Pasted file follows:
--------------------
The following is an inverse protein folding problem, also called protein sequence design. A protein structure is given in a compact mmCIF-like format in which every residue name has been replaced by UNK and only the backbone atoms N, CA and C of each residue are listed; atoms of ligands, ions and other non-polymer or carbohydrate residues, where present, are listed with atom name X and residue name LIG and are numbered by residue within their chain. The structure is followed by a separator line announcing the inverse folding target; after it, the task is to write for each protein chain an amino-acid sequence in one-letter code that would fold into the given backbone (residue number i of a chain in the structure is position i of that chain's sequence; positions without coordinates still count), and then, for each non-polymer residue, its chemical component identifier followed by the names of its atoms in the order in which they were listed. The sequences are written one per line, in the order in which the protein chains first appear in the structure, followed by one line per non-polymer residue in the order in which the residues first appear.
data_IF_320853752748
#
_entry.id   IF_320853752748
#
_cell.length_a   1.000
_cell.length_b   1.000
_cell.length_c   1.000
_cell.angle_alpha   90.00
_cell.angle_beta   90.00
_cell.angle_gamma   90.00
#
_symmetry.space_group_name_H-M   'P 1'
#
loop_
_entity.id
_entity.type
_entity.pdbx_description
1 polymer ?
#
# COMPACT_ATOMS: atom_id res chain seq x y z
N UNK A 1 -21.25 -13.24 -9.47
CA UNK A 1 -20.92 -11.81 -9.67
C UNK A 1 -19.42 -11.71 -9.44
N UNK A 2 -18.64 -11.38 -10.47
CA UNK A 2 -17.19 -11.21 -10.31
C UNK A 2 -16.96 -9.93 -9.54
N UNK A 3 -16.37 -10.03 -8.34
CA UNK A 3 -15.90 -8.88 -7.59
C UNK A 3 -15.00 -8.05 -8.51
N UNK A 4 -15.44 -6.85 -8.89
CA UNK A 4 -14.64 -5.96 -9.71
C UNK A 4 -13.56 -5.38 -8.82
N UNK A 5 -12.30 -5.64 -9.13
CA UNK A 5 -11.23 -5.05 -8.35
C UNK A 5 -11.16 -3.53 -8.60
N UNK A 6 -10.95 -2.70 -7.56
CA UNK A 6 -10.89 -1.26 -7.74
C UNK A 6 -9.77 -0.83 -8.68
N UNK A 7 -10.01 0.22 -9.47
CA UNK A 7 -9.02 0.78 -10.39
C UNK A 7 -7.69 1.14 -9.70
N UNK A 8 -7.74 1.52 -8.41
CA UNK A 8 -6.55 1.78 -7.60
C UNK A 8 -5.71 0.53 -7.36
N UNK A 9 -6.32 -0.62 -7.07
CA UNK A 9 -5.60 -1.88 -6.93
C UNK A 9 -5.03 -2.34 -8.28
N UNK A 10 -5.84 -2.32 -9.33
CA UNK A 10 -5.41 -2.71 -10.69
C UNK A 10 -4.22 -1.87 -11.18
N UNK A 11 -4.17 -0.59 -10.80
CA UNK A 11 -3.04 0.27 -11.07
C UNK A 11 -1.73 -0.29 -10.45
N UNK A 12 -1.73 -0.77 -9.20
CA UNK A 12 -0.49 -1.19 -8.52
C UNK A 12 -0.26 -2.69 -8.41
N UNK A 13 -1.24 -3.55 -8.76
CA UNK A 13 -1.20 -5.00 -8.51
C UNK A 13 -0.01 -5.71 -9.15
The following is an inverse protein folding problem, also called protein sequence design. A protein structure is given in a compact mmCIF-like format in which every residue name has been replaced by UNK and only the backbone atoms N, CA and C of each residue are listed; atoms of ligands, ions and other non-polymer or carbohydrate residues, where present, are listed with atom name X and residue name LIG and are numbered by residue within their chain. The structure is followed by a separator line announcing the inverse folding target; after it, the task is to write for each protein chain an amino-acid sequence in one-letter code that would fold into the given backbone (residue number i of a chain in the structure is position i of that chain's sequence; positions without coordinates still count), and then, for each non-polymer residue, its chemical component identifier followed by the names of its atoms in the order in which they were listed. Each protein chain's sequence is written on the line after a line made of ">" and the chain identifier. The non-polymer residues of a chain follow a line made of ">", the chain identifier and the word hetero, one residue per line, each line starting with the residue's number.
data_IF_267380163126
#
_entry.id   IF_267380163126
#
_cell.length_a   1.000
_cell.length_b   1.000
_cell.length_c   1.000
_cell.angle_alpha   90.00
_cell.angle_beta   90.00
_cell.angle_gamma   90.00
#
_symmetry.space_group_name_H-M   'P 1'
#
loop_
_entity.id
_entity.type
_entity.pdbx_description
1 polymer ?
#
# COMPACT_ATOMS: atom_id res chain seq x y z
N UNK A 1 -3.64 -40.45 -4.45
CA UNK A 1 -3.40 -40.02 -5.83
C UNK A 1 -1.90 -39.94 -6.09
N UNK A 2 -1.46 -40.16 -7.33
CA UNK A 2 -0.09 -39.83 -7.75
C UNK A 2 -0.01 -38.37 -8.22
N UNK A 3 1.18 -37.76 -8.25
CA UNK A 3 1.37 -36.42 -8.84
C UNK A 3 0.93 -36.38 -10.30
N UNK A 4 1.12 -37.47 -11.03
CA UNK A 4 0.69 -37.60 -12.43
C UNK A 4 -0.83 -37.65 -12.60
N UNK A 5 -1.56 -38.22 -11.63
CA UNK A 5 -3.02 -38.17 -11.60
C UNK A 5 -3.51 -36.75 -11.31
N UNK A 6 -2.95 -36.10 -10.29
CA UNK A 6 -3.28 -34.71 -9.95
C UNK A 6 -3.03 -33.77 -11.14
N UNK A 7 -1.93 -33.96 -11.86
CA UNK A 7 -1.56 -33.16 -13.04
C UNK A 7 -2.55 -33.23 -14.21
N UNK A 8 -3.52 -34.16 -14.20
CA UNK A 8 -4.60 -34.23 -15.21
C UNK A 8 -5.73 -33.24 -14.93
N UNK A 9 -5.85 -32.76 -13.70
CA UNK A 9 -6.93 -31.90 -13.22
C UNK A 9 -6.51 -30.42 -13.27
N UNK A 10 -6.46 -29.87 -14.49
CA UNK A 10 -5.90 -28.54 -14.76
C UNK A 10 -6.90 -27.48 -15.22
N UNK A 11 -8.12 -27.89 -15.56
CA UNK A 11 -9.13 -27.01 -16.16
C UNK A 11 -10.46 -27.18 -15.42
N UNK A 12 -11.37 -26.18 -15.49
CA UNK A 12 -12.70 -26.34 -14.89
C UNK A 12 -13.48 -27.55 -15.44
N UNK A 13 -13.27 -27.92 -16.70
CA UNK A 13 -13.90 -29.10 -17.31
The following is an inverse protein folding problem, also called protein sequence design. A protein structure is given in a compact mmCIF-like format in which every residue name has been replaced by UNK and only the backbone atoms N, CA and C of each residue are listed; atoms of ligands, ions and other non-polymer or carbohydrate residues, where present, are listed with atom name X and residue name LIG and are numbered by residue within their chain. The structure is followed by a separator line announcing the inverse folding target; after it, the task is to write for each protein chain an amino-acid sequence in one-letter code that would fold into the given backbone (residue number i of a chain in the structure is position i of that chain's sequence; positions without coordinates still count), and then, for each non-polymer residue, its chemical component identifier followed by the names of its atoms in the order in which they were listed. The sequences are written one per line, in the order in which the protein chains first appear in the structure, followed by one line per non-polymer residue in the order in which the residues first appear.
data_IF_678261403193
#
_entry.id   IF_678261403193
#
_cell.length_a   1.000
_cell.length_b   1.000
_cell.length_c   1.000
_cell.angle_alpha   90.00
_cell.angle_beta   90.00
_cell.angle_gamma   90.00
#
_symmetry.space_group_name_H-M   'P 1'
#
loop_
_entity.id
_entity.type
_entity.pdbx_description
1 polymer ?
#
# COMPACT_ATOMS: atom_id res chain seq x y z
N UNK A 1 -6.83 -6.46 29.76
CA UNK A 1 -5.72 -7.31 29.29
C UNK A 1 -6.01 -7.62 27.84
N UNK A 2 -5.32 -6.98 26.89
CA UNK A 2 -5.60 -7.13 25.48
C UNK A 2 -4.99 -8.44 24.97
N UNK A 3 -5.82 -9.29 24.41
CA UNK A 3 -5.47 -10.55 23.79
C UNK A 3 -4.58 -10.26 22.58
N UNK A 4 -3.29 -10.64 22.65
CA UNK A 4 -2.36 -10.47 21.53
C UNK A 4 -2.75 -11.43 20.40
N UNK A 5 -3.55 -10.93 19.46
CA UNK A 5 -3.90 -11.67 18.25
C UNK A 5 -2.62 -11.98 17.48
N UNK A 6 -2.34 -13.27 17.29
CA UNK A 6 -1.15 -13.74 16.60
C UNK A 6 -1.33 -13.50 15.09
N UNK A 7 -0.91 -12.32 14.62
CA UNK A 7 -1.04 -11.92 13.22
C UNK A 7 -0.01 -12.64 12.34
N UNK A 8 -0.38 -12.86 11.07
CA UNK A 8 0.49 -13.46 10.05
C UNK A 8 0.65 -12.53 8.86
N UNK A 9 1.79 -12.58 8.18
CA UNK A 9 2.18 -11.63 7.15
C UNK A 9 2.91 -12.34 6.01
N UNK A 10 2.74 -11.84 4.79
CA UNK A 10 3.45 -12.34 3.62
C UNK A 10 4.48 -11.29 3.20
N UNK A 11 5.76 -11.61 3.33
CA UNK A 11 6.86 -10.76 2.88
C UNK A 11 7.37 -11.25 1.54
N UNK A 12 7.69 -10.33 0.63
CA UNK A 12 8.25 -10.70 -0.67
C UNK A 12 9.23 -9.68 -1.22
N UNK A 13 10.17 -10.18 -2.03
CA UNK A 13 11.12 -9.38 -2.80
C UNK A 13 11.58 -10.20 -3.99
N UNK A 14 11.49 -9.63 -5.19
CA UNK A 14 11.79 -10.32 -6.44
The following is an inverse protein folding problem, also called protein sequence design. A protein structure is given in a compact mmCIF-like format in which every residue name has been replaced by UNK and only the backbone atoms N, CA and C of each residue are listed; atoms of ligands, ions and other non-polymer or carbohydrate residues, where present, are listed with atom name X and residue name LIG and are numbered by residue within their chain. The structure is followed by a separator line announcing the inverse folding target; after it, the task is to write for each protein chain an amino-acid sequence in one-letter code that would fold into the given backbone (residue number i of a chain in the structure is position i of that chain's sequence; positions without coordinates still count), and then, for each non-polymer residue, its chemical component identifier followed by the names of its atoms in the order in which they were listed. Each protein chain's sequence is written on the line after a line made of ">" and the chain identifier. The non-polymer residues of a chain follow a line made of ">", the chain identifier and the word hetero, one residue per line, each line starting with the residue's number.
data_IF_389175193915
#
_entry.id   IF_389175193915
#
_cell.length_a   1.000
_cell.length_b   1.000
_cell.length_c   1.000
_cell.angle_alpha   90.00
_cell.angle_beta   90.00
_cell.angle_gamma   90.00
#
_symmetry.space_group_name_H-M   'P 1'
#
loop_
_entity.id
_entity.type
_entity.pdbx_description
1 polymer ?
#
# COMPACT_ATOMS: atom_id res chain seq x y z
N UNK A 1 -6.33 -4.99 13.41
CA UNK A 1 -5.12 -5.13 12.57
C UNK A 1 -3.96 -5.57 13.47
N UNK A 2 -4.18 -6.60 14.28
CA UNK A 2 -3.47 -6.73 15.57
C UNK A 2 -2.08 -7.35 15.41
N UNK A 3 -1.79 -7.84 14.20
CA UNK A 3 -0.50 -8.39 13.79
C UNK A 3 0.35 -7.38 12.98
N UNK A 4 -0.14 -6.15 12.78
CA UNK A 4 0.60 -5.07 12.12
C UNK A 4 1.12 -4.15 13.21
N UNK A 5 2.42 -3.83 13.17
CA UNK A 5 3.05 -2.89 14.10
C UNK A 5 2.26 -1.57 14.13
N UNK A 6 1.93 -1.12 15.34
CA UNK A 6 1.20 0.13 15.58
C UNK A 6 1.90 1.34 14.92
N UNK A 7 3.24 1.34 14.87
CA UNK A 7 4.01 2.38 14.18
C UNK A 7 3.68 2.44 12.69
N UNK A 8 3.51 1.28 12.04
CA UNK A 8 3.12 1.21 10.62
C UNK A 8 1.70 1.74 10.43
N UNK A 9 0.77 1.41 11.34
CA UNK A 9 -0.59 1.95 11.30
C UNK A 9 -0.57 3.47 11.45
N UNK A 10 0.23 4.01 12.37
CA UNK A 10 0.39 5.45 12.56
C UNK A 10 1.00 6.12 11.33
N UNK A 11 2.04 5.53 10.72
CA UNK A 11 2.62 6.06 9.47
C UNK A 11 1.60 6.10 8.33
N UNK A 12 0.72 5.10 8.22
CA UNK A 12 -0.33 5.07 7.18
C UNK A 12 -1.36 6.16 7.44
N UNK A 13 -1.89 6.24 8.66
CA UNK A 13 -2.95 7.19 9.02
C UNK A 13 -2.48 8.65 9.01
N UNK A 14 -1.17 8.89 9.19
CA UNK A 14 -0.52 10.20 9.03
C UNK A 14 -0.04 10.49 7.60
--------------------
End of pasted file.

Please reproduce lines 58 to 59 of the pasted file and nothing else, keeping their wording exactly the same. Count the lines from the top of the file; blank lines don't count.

N UNK A 13 -1.24 -3.55 -8.76
CA UNK A 13 -1.20 -5.00 -8.51